5817:13 <michaelfolkson> Nice comment by stickies-v: "Did some testing and it looks like the RPC is failing for coinbase transactions when verbosity==2. In this case we should probably fallback to verbosity==1 behaviour instead?"
 5917:13 <larryruane> question: would it be okay to add a new verbosity level (2) and have it cause the removal of some fields? (or changing their meaning?)
 6017:13 <jnewbery> sipa larryruane: right, I think it just adds new fields to the object being returned. That should be fine - clients should tolerate receiving fields that they don't know the meaning off, since we often upgrade RPCs by adding new fields
 6117:13 <larryruane> (not that we would ever want to do that, but just curious)
 6217:14 <michaelfolkson> That's a backward compatibility issue (at least with the current state of the PR). I'm assuming it should never fail (once PR issue is sorted)
 6317:14 <larryruane> michaelfolkson: can you explain what "PR issue is sorted" means for us newbies?
 6417:14 <sipa> larryruane: that'd be an incomaptible change, and we usually follow RPC deprecation guidelines for that
 6517:15 <larryruane> sipa: +1 thanks
 6617:15 <sipa> (first add a -deprecatedrpc=bla argument to have it retain the field, later drop it)
 6717:15 <stickies-v> would we be breaching any API guarantees by simply adding the new `fee` and `prevout` in the verbose output, without adding the new verbosity==2 option? Since we're just adding new fields?
 6817:15 <glozow> neha: any software that's passing getrawtransaction(2)["somefield"] will still work. if there is software asserting (getrawtransaction(2) == someobject) then it fails, but that just means they need to change the 2 to a true
 6917:15 <glozow> (afaiu)
 7017:15 <larryruane> stickies-v: I think that would be okay, BUT, performance would be worse (and possibly of no benefit)?
 7117:16 <jnewbery> larryruane: that *could* be a break in user behaviour, *if* the users is calling the RPC with verbose={some value greater than 1} *and* they were expecting that field to always be there. However, that's a pretty pathological edgecase, since users shouldn't really have been setting verbose={some value greater than 1}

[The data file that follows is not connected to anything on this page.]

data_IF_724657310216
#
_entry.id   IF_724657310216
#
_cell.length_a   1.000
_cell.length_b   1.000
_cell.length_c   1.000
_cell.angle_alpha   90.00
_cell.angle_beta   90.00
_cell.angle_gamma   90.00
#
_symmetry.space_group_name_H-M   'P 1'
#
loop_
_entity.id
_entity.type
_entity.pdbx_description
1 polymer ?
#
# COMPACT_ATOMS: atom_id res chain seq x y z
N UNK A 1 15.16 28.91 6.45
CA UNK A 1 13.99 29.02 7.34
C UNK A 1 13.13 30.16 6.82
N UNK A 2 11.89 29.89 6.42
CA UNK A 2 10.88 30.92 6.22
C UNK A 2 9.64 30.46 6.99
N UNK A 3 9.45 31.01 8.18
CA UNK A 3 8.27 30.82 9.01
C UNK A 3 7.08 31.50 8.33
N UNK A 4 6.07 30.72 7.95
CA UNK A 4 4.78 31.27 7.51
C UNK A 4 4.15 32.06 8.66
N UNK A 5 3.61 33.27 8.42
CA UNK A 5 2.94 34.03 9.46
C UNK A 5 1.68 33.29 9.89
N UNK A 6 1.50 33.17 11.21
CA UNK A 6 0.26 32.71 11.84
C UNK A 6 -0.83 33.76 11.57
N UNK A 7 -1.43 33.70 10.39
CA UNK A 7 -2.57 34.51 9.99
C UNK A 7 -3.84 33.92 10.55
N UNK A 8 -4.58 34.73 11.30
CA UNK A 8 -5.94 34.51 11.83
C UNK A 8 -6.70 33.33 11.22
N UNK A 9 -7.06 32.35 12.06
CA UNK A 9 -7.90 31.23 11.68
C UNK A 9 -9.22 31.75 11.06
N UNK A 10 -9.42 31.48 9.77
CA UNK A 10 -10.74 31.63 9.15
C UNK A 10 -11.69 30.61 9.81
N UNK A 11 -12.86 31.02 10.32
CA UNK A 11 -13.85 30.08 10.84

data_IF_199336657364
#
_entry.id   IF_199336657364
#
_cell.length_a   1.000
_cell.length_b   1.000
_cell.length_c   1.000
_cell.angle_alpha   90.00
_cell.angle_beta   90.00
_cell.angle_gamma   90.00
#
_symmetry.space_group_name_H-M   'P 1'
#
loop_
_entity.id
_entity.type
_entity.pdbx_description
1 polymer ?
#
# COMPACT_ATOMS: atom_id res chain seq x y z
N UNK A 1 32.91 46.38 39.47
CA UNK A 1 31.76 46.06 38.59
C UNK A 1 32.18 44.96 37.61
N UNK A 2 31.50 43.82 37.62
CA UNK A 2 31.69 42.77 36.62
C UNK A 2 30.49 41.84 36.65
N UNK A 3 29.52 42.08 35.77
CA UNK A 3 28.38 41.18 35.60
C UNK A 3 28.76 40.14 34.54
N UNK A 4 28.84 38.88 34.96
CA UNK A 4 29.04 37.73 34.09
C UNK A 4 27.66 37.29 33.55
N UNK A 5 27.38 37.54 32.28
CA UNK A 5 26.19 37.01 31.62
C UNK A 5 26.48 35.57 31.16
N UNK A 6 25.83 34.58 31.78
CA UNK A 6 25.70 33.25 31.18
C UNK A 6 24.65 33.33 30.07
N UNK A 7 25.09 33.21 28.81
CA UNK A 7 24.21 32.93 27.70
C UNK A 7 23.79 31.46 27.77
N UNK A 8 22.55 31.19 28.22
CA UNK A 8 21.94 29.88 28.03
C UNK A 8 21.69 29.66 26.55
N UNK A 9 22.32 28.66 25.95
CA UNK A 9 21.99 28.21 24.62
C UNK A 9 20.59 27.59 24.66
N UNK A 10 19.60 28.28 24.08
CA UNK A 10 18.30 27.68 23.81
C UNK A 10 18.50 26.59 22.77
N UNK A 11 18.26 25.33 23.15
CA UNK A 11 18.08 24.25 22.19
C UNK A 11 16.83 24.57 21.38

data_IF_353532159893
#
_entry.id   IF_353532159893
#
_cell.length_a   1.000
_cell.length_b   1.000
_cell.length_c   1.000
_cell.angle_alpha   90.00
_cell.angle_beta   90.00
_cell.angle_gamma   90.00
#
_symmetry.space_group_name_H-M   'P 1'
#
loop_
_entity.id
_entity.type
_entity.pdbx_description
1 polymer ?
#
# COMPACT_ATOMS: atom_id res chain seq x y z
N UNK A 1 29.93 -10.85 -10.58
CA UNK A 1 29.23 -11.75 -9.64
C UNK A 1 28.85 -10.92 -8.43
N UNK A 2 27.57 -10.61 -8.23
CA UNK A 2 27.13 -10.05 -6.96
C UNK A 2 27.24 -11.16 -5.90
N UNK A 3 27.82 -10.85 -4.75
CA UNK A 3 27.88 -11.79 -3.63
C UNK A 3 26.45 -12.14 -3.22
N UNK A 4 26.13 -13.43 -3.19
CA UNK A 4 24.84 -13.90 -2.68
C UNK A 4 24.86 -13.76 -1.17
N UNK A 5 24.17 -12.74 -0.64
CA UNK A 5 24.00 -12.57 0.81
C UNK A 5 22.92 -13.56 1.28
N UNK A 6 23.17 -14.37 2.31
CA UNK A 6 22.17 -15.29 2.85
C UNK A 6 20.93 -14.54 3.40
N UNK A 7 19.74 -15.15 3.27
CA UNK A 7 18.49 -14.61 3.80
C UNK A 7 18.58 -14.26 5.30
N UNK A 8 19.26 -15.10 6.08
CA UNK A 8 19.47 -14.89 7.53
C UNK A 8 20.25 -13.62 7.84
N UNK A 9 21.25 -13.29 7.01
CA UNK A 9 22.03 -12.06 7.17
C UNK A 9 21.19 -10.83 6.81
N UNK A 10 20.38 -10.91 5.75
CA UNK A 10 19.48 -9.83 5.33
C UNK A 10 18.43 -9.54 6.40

7217:16 <neha> glozow: thanks! my question is does anyone do the latter, or I guess more like what is the API contract around that? Is it considered backwards-incompatible for that to change?
 7317:16 <michaelfolkson> larryruane: Ha, I'm just referring to the RPC failing (stickies-v comment)
 7417:16 <merkle_noob[m]> Hi everyone(Late again :( )
 7517:16 <michaelfolkson>
 7617:17 <glozow> neha: i think i'd consider that backwards compatible. i can imagine the latter being used in a test maybe?
 7717:17 <neha> based on jnewbery's "clients should tolerate receiving fields that they don't know the meaning off, since we often upgrade RPCs by adding new fields" i agree
 7817:18 <jnewbery> *meaning of. oops
 7917:18 <stickies-v> larryruane ah yes true, there is a performance impact, thanks
 8017:18 <neha> just curious what the API contract is or if it's documented anywhere
 8117:18 <jnewbery> I think really this RPC shouldn't have tolerated receiving a verbose={value greater than 1} previously
 8217:19 <larryruane> jnewbery: ah but it does currently tolerate verbose=3
 8317:19 <larryruane> maybe should not?
 8417:19 <pg156> larryruane: +1. I saw that in code too.
 8517:19 <glozow> does our RPC argument handling, in general, allow conversions of non-bools to bools?
 8617:19 <larryruane> it acts like verbose=2
 8717:20 <lsilva_> I agree. If verbosity is not between 0 and 2, it should return an error.
 8817:20 <jnewbery> larryruane: yes it does, but I think it shouldn't!